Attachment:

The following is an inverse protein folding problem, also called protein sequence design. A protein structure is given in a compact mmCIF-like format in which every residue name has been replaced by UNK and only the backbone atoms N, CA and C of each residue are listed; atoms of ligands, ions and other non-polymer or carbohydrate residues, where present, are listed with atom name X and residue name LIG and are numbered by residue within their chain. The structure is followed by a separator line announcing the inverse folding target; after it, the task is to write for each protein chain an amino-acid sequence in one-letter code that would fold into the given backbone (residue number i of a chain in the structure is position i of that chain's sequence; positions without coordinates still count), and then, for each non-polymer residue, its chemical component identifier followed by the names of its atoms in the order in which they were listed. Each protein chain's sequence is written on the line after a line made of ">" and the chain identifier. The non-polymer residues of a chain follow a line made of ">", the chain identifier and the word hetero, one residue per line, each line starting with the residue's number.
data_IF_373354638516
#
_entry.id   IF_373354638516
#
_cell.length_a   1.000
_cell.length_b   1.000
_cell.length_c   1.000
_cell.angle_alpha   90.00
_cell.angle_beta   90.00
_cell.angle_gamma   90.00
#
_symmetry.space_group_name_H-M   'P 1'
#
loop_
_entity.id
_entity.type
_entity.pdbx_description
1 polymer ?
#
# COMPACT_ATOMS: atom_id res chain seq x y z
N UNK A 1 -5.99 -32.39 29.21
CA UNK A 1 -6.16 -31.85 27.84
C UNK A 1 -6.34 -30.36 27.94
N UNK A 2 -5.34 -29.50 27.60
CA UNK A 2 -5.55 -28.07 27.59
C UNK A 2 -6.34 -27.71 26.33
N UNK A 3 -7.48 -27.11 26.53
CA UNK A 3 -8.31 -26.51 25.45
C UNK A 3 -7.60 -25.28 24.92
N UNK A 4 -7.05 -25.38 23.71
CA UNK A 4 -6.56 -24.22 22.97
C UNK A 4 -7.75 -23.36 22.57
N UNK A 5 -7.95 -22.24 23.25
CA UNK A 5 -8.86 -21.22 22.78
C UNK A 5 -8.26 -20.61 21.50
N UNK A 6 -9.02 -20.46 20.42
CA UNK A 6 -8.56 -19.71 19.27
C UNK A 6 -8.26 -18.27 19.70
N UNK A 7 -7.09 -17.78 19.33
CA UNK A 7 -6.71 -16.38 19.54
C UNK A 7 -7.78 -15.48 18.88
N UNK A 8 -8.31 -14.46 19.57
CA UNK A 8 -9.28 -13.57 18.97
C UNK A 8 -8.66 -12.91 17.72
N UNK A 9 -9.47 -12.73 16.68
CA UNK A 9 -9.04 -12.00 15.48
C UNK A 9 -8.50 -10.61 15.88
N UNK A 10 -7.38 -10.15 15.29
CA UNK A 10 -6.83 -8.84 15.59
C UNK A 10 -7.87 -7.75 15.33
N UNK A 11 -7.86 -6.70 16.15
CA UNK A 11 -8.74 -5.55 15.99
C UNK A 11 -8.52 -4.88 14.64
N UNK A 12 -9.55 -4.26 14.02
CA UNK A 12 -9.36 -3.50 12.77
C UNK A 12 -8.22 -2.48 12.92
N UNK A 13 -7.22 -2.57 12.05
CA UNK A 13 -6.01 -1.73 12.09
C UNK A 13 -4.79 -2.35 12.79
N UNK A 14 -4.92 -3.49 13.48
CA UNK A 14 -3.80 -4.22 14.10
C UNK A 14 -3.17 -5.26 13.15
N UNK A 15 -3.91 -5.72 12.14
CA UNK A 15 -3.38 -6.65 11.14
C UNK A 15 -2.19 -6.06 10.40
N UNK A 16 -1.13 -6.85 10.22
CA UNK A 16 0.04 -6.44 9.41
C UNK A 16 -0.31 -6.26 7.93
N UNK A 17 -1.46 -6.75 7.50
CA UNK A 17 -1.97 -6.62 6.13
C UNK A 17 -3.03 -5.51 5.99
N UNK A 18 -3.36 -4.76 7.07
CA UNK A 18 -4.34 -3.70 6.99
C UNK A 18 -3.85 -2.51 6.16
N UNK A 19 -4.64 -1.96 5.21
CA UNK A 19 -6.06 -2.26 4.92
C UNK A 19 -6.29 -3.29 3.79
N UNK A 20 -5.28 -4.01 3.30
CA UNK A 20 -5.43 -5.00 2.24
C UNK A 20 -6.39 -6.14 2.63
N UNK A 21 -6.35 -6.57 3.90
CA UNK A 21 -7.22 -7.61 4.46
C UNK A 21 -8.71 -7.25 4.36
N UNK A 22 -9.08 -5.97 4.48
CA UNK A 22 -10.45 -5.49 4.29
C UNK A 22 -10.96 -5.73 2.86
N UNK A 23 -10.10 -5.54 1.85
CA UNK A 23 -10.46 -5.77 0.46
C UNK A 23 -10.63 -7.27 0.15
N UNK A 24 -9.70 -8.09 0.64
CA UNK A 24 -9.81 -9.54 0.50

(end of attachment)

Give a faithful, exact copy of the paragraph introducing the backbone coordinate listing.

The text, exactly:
The following is an inverse protein folding problem, also called protein sequence design. A protein structure is given in a compact mmCIF-like format in which every residue name has been replaced by UNK and only the backbone atoms N, CA and C of each residue are listed; atoms of ligands, ions and other non-polymer or carbohydrate residues, where present, are listed with atom name X and residue name LIG and are numbered by residue within their chain. The structure is followed by a separator line announcing the inverse folding target; after it, the task is to write for each protein chain an amino-acid sequence in one-letter code that would fold into the given backbone (residue number i of a chain in the structure is position i of that chain's sequence; positions without coordinates still count), and then, for each non-polymer residue, its chemical component identifier followed by the names of its atoms in the order in which they were listed. Each protein chain's sequence is written on the line after a line made of ">" and the chain identifier. The non-polymer residues of a chain follow a line made of ">", the chain identifier and the word hetero, one residue per line, each line starting with the residue's number.